OneWeb promises to revolutionise the geography and demographics of the connected world, and thereby the nature of the internet itself
It is just about two decades since the commercialisation of the internet, which began with Netscape’s blockbuster IPO of August 1995, and the next wave appears to be imminent. One level up from Facebook’s drones, and a whole technology generation up from the undersea cables which still run the internet, Richard Branson’s OneWeb is through its $500 million round of funding and on its way to developing the first truly global carrier. Sunil Mittal has signed on Bharti Enterprises, speaking of the attractions of providing pervasive, affordable digital services by commanding the last mile. The network will initially consist of 648 satellites in low earth orbit, delivering high-speed data to terrestrial terminals which distribute the feed by Wi-Fi, LTE, 3G and 2G. Last-mile connectivity is the Holy Grail in countries like India with poor legacy networks and, apart from the obvious possibilities for telemedicine and distance education, a satellite-based system will be a game-changer on a broad front.
Massive connectivity is a precondition for the next wave, which has been prophesied for long and is now almost upon us. Last Friday, Amazon declared the fun and games open by releasing the code for its voice-controlled assistant and home automation device Alexa into the wild. It was designed to live inside Echo, Amazon’s voice-commanded speaker, now open to general retail after an invitation-only period.
By releasing the Alexa code to developers, hobbyists and inventors working in multiple areas, Amazon expects to overtake competing voice-commanded assistant technologies like Google Now, Apple’s Siri and Microsoft’s Cortana, which is still barely out of the incubator. While Alexa may now appear on other Amazon devices like the Kindle (a hands-free page-turner which very, very few people need?), indications of the diversity of future uses may be read into Amazon’s strategic investment in seven companies which are working in home automation and monitoring, connected toys, fitness and kitchens. The common factor is the current obsession of the IT device industry, the Internet of Things.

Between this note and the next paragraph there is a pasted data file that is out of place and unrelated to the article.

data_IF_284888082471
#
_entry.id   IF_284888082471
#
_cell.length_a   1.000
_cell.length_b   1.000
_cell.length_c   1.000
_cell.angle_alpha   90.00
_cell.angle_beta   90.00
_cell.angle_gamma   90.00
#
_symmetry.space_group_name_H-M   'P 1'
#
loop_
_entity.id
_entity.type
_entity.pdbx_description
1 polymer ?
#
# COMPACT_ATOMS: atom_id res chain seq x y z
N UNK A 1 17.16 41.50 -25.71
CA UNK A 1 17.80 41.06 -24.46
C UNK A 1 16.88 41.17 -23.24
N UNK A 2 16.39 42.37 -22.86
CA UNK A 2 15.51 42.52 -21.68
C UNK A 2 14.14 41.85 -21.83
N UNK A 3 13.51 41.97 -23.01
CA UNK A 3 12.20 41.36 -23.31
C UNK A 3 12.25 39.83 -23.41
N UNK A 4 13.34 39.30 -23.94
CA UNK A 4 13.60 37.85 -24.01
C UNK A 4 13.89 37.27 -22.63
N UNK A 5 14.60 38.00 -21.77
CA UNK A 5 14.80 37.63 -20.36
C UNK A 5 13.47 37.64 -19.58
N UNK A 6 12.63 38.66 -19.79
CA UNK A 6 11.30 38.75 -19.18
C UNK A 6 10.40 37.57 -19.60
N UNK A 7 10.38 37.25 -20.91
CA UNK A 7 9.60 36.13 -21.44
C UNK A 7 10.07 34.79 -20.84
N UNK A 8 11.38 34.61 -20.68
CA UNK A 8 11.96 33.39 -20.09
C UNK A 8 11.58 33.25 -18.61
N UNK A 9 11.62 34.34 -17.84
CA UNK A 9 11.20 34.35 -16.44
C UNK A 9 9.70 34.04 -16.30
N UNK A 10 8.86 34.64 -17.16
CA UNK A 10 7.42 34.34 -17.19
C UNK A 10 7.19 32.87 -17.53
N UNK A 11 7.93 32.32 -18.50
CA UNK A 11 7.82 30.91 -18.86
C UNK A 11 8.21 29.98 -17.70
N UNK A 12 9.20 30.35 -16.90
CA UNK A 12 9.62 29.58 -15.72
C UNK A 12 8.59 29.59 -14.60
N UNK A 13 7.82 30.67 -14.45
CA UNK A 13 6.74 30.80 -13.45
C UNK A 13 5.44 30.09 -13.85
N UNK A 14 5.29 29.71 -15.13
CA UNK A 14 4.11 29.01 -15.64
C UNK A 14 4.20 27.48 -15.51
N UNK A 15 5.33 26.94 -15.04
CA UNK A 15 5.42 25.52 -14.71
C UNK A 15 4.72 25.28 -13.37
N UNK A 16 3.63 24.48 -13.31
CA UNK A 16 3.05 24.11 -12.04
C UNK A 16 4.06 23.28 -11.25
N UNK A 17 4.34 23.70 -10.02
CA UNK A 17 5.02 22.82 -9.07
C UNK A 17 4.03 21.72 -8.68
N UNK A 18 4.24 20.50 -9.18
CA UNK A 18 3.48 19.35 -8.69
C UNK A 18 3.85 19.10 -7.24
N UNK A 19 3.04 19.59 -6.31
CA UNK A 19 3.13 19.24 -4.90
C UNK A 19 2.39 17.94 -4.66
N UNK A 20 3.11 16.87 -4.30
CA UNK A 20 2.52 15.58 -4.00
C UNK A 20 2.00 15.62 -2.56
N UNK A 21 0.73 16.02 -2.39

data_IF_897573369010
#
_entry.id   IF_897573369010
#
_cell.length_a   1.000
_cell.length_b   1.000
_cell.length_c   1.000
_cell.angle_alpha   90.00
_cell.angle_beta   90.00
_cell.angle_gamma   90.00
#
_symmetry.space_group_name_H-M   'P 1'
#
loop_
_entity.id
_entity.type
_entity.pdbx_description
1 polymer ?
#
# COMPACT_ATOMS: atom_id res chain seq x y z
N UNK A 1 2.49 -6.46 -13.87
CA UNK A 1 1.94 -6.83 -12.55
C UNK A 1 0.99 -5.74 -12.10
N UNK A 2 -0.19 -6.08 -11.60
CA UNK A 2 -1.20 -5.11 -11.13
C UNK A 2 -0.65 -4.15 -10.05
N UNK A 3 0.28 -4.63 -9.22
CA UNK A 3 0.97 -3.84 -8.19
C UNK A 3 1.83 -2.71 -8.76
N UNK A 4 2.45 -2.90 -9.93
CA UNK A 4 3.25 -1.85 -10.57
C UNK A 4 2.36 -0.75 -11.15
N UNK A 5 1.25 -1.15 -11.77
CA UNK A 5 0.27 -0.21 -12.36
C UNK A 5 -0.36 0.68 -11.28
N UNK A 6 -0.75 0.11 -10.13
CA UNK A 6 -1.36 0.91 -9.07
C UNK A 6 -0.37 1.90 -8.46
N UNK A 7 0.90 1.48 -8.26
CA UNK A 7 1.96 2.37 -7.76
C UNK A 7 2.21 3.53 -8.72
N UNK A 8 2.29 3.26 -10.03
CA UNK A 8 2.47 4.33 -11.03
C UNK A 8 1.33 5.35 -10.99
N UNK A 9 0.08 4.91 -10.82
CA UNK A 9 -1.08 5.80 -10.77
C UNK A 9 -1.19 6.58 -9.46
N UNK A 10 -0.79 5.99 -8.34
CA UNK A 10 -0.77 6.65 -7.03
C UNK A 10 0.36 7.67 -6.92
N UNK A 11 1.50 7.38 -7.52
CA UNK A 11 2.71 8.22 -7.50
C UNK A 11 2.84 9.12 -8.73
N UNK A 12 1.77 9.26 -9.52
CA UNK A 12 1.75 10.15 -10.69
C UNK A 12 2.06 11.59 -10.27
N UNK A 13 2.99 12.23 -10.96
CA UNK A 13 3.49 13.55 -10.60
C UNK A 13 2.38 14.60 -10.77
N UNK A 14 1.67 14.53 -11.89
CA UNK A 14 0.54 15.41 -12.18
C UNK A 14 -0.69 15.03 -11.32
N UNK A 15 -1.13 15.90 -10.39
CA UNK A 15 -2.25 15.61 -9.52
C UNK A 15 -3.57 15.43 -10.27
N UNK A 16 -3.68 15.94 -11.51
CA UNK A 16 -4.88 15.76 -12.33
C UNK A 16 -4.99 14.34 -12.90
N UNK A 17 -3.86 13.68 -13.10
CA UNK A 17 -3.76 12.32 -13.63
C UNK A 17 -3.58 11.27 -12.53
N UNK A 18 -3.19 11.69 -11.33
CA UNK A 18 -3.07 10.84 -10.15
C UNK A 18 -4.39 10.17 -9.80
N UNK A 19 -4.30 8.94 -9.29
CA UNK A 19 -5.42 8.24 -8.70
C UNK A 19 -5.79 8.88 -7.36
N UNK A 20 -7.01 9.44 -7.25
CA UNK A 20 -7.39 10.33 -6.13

For the network of connected objects to deliver data of value, connectivity must be fairly universal. That is the business logic driving both the industry of connected objects and the networks connecting them, like OneWeb. In less developed markets, the challenge remains the last mile.
The US, which led the development of the internet, has enjoyed a legacy hard-wired telecom system which delivered free data to consumers via dial-up modems when the network was opened up to the public. In fact, the landline network was so pervasive that it delayed the adoption of mobile telephony. India, on the contrary, would have remained in the digital Palaeolithic if it had waited for the unreliable landline network to mature.
Terrain, demographics and the availability of power have been serious inhibitors, and train travellers know that even today, large stretches of states like Uttar Pradesh and Bihar are innocent of mobile signals. But political issues have figured, too—not all that long ago, cellular providers in some areas of the Northeast quietly paid protection money to militant groups to prevent their towers from being bombed.
Telephony in India surged following the push given to mobile telephony by the Vajpayee government, and digital services followed rapidly. The deployment of wireless networks brought clunky phones which looked like traditional instruments but could be carried anywhere. Through an ethernet port, they provided painfully slow mobile internet, but ended the need to roll out cable into every home and office.
In other parts of the third world, too, wireless networks helped countries to leapfrog terrestrial issues. In the 1990s, villages in Southeast Asia off the phone grid were connected by a public bus which “harvested” email from servers in villages and passed them to the internet.
The Fidonet email network did something similar globally. Regional Fidonet servers acted as way-stations for mail which was dialled in, like on a bulletin board. In turn, they connected briefly with the internet once a day to pass mail back and forth. This attempt at basic connectivity pre-dated by almost two decades Facebook’s plans to provide mobile users with entry-level internet services for free. The old networks used public transport and dial-up modems to deliver the internet, while Facebook favours drones.
Now, OneWeb has gone to the logical next level, hosting its network on satellites in low earth orbit, far above the vagaries of terrain, weather and politics which bedevil the last mile. Its only vulnerable terrestrial presence is an inexpensive terminal which, in the third world context, can be afforded by neighbourhood and village bodies, institutions and local distributors. In time, it could become a consumer device. OneWeb has raised a quarter of its estimated first phase cost of $2 billion, and promises to revolutionise the geography and demographics of the connected world, and thereby the nature and purpose of the internet itself.